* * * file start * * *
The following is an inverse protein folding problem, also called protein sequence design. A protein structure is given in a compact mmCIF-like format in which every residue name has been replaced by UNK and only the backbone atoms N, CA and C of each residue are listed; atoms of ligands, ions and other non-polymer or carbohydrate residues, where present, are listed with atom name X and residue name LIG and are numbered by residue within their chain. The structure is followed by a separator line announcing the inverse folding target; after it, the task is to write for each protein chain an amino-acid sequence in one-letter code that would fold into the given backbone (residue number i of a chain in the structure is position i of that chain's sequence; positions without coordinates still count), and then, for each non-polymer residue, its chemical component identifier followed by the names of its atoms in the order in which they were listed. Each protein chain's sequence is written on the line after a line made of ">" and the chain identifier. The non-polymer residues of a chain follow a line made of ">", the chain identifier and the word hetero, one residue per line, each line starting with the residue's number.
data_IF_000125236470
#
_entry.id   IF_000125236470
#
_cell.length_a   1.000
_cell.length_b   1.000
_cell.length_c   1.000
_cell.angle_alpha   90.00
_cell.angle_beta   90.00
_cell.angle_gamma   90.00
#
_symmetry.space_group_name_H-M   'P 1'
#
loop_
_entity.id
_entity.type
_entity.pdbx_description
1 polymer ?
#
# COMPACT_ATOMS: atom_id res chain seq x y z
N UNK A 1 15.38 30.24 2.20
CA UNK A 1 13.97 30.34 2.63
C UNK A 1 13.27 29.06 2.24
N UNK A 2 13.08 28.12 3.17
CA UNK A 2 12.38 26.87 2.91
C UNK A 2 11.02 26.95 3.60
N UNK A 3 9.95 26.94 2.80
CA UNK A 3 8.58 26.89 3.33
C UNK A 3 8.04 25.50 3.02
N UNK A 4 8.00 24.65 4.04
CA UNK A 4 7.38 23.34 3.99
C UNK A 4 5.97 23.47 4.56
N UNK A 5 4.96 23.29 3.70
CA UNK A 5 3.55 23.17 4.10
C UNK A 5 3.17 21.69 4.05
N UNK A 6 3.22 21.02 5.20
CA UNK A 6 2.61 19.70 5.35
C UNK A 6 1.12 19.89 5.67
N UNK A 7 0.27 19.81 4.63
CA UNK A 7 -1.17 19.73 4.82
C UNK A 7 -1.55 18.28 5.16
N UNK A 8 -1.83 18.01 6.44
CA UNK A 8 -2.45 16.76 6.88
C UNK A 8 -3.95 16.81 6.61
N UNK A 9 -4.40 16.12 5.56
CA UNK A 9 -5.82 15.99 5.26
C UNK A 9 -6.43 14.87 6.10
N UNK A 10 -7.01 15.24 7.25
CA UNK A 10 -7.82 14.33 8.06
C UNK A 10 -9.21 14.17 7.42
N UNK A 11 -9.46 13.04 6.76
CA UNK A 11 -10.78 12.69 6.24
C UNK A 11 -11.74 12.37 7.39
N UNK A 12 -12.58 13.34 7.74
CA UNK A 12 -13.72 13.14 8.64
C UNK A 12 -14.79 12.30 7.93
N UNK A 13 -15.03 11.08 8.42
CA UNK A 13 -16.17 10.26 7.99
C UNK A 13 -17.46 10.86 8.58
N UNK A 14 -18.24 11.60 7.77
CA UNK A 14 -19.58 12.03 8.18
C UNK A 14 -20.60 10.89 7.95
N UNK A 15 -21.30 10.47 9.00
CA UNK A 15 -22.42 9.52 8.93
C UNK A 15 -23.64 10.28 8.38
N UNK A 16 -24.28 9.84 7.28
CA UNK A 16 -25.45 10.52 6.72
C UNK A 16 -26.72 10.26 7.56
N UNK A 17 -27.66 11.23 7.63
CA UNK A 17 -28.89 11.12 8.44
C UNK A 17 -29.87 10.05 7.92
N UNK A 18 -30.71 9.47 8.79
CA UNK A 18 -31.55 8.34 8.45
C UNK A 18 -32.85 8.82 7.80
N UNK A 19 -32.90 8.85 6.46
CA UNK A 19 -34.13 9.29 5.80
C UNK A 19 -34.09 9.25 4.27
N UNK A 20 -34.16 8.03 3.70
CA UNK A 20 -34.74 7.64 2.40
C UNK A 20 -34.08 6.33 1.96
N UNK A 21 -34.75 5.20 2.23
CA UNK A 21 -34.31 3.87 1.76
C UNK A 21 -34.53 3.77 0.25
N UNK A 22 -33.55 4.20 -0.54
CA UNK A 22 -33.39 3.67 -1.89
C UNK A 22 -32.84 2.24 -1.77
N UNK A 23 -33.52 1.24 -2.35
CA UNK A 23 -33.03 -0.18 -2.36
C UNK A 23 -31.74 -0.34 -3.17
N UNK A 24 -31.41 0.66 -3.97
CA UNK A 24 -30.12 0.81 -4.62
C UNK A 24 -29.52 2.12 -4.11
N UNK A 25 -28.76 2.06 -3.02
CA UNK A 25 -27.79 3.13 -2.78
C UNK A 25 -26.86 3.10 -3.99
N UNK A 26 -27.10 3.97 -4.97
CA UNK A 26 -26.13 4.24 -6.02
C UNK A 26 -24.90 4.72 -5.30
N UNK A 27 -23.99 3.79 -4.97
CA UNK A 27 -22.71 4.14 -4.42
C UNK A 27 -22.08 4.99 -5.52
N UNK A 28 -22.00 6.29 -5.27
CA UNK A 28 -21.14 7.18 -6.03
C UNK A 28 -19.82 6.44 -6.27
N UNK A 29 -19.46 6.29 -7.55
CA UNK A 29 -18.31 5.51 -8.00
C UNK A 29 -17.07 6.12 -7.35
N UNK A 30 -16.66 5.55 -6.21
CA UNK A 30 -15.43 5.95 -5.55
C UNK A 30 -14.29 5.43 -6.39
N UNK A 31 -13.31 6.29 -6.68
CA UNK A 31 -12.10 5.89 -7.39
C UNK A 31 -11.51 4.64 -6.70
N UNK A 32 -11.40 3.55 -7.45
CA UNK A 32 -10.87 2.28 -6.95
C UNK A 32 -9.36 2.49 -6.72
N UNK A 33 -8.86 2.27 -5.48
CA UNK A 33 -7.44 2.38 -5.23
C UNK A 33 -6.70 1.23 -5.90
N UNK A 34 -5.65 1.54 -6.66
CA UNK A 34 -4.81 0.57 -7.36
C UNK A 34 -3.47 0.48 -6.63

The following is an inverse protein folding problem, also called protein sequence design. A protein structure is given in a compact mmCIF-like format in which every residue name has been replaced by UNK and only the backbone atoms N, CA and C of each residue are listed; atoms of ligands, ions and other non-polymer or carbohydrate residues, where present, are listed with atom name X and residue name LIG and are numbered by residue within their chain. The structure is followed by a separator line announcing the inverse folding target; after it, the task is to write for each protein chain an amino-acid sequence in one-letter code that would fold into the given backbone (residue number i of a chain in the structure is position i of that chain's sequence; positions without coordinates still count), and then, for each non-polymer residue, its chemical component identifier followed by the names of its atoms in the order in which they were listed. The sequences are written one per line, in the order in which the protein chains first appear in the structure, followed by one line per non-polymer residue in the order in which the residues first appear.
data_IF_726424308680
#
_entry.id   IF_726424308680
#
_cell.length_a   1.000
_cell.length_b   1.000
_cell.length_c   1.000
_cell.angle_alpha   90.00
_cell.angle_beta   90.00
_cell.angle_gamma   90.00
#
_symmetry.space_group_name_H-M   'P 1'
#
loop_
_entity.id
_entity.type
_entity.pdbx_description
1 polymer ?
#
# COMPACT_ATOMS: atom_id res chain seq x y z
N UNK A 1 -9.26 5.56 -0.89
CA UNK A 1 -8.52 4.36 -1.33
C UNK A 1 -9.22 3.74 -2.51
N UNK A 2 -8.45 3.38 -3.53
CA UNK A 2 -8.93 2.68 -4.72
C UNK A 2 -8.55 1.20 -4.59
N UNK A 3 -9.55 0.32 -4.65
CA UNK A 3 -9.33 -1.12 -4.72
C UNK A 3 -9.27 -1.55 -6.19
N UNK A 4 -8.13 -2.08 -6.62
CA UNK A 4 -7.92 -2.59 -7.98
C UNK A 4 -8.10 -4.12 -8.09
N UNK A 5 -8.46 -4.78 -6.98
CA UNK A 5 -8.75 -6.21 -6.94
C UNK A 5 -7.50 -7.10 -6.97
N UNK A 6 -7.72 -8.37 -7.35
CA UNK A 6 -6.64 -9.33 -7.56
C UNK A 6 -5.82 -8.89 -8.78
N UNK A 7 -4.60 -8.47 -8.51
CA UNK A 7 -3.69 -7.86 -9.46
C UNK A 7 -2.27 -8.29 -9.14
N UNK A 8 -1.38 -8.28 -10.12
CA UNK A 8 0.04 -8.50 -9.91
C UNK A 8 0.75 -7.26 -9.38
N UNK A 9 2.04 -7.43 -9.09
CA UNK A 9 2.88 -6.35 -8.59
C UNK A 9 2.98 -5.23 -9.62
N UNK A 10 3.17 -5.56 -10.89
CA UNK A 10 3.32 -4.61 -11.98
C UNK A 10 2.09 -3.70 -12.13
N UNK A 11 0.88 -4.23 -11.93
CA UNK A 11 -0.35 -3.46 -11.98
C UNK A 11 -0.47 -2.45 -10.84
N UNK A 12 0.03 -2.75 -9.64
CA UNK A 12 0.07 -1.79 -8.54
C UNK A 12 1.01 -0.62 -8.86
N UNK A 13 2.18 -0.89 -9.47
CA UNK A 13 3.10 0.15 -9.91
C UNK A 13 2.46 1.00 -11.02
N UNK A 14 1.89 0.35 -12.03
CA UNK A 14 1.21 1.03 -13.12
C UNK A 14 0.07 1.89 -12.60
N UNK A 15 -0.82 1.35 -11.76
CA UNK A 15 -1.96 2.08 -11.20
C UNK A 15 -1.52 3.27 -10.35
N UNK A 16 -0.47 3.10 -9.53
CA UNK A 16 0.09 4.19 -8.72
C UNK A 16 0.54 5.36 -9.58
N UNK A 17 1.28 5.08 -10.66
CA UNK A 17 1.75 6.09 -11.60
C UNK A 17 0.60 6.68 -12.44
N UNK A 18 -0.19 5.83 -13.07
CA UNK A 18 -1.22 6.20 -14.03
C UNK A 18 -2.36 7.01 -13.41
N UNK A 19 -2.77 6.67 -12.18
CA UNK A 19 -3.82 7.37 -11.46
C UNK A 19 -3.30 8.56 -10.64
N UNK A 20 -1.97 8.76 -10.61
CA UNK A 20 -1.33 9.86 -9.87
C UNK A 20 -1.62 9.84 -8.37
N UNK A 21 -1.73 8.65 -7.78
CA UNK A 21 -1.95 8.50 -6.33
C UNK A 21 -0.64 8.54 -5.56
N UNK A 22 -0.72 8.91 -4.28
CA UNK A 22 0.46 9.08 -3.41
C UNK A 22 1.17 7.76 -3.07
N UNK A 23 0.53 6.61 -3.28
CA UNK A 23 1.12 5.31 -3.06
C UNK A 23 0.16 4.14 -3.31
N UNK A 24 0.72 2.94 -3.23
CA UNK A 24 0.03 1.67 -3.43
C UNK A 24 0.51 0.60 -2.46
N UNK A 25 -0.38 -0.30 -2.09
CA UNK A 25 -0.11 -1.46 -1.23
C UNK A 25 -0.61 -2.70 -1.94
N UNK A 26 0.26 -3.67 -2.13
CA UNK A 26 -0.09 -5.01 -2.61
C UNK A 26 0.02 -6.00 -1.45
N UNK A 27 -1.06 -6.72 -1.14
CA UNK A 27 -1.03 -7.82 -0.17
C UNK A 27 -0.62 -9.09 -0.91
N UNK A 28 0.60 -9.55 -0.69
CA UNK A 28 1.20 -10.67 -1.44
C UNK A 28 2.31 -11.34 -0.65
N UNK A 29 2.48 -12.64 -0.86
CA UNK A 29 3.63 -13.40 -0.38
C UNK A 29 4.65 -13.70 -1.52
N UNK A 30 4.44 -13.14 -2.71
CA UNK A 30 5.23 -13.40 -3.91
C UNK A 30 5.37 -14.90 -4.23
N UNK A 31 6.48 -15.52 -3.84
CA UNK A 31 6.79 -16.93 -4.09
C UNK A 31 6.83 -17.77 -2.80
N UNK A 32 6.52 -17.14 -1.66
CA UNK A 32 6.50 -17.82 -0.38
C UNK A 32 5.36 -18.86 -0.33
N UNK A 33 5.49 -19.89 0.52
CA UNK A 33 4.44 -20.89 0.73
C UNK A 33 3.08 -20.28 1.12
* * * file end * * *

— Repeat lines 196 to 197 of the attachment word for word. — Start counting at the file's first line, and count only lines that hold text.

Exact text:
N UNK A 18 -0.19 5.83 -13.07
CA UNK A 18 -1.22 6.20 -14.03